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Archive for November, 2014

Living in Hope

November 25th, 2014
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So far we’ve looked at how Jesus is central to the kingdom of God and how the kingdom is now present where the Spirit is working, but more fully to come.We live between two ages.

Last time we saw the extremes of triumphalism where people feel they are building the Kingdom, or even building something for God – a sort of heroic Christianity. And the other extreme, quietism, which says since we can’t eradicate evil and we are too weak,we just sit and wait in our communities, making sure we are not contaminated by the world.

There is a backwards and forwards between these polarities in all groups to one degree or another. Some are more idealistic – others see themselves as more realistic.

The realist will sometimes say: What’s the big deal about helping a few people in a world in which billions are suffering? Of course that is not how we feel about our life or the life of our children.

So how do we live in this present evil world?

Hope is at the heart of the answer to this question.

Note Paul’s words of encouragement in the book of Romans:

Romans 8:18-24

18 I consider that our present sufferings are not worth comparing with the glory that will be revealed in us. 19 For the creation waits in eager expectation for the children of God to be revealed. 20 For the creation was subjected to frustration, not by its own choice, but by the will of the one who subjected it, in hope 21 that the creation itself will be liberated from its bondage to decay and brought into the freedom and glory of the children of God.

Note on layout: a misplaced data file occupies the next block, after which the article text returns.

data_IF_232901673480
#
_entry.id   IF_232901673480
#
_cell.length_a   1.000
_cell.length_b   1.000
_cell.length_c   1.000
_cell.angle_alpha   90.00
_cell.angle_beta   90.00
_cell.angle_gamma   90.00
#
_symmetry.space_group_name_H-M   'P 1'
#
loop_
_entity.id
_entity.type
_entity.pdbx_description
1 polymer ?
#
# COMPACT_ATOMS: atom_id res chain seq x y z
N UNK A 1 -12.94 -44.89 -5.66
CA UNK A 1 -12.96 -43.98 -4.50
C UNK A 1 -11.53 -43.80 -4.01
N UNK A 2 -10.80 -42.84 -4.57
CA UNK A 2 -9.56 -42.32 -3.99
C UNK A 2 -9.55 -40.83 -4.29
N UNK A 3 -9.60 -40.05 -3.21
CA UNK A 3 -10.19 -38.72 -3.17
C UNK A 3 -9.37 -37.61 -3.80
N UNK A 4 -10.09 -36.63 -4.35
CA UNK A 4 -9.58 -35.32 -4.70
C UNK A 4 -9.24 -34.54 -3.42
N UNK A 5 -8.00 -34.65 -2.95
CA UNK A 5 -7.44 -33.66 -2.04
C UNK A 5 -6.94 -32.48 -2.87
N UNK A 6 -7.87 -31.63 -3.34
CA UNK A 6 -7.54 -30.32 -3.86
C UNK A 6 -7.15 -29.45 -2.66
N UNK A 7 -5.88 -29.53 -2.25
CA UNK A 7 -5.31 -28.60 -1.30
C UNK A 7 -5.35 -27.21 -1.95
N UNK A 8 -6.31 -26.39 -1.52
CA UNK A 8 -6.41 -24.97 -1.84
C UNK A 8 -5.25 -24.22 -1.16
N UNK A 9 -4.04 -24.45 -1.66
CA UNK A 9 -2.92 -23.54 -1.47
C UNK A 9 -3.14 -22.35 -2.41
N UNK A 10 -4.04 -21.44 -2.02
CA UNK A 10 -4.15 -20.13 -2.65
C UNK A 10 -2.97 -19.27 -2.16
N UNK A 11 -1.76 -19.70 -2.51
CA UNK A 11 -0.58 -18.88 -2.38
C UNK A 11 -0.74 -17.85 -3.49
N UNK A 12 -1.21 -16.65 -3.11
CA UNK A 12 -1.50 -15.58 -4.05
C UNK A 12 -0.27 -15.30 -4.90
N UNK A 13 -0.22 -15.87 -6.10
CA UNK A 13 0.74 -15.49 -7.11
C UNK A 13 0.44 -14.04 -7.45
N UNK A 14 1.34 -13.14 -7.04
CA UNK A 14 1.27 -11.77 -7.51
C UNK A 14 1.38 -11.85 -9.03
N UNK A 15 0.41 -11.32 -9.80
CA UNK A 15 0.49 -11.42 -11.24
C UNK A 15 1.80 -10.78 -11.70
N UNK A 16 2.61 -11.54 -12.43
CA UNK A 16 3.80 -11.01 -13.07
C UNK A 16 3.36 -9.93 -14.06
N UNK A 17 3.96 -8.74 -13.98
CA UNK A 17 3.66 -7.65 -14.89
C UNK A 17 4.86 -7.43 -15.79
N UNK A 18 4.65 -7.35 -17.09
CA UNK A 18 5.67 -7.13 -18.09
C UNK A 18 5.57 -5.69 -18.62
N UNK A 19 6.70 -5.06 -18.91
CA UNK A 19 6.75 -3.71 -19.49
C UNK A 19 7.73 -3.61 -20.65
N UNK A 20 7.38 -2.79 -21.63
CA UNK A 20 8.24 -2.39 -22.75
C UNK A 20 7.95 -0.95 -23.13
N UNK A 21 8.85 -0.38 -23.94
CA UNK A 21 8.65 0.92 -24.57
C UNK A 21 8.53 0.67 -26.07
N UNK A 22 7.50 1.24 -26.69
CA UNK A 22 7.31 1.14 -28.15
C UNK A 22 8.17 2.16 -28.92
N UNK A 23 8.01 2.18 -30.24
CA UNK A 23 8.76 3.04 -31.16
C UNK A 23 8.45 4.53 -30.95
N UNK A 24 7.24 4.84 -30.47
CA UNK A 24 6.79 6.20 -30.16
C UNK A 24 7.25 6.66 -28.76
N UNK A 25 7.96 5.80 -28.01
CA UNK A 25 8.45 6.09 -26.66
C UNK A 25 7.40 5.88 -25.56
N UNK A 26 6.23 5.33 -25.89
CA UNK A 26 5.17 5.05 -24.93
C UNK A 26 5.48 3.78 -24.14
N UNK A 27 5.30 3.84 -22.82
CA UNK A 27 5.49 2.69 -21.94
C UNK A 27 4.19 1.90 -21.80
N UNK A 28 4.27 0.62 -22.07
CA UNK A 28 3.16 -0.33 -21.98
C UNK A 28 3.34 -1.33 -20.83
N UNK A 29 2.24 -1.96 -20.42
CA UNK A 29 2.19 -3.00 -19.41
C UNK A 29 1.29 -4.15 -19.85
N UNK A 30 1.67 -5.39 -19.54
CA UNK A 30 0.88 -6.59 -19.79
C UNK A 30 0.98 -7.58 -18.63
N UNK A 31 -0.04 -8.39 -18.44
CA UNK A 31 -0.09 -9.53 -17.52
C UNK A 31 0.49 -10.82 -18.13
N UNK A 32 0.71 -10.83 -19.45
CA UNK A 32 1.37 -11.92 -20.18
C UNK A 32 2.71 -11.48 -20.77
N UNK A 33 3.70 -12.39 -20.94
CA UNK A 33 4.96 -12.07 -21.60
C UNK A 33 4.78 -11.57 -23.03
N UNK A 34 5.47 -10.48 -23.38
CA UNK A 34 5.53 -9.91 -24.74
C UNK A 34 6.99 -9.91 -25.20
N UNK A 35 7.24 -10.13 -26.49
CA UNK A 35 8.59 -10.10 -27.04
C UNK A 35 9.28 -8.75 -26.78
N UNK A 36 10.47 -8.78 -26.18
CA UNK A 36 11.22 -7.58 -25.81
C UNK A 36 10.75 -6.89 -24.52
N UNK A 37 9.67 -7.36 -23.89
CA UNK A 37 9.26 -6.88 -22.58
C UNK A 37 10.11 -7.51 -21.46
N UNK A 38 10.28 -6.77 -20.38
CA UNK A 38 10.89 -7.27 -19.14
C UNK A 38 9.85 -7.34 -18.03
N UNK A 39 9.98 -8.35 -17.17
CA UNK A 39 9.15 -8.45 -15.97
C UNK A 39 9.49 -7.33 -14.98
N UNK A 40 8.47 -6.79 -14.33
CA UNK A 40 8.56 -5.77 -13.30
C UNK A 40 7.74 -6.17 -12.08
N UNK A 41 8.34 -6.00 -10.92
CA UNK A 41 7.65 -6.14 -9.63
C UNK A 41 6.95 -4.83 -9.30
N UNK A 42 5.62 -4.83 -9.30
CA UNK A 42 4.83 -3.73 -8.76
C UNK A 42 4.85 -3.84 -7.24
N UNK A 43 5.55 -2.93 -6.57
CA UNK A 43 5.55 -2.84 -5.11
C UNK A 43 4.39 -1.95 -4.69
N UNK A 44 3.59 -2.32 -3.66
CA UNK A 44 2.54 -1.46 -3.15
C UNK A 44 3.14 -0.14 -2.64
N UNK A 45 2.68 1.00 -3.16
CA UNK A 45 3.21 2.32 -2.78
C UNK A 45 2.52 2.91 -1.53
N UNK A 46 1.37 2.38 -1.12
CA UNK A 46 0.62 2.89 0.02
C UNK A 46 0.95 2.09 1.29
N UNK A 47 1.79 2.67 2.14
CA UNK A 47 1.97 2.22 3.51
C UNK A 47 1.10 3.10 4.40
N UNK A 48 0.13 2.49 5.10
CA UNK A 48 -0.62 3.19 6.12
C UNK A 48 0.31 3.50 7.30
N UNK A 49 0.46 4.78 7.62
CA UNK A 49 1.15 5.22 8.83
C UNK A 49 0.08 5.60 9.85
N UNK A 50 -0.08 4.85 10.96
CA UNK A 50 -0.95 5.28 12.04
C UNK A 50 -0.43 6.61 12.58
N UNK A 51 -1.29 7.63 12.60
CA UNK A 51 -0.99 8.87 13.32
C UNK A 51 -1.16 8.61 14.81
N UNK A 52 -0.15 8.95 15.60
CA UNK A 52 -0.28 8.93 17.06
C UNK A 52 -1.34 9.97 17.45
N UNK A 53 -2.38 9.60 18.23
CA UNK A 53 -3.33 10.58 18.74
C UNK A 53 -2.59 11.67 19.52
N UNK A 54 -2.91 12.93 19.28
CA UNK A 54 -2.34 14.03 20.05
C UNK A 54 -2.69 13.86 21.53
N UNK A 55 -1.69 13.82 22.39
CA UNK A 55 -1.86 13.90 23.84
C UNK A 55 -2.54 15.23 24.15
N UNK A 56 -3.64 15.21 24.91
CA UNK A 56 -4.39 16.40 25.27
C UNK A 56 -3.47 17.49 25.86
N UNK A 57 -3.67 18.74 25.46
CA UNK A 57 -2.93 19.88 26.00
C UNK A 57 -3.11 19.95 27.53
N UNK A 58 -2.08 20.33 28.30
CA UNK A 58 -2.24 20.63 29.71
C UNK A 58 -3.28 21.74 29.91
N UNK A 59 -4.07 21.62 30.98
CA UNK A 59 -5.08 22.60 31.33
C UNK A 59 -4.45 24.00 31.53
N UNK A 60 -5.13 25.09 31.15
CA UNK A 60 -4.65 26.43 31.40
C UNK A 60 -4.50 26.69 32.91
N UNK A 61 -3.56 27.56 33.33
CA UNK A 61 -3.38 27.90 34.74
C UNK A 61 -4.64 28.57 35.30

The invisible reality of hope.

22 We know that the whole creation has been groaning as in the pains of childbirth right up to the present time. 23 Not only so, but we ourselves, who have the firstfruits of the Spirit, groan inwardly as we wait eagerly for our adoption to sonship, the redemption of our bodies. 24 For in this hope we were saved. But hope that is seen is no hope at all. Who hopes for what they already have?

It is real but now not seen.This hope is not wishful thinking. Notice “the will be liberated”.

1 John 3:1-3:

1 See what great love the Father has lavished on us, that we should be called children of God! And that is what we are! The reason the world does not know us is that it did not know him. 2 Dear friends, now we are children of God, and what we will be has not yet been made known. But we know that when Christ appears, we shall be like him, for we shall see him as he is.

 Again it is not now seen but it is still true and one day everyone will see what we are. And that is like Jesus. Everything we will be is now true in him. The reality is in him.

3 All who have this hope in him purify themselves, just as he is pure.

 The hope is in him. Not ourselves or our church’s programs.

The message regarding the kingdom is essentially one of hope—hope for ourselves and for all of God’s creation. The pain, suffering and horrors that we experience in this present evil age are, thankfully, coming to an end. Evil has no future in the kingdom of God.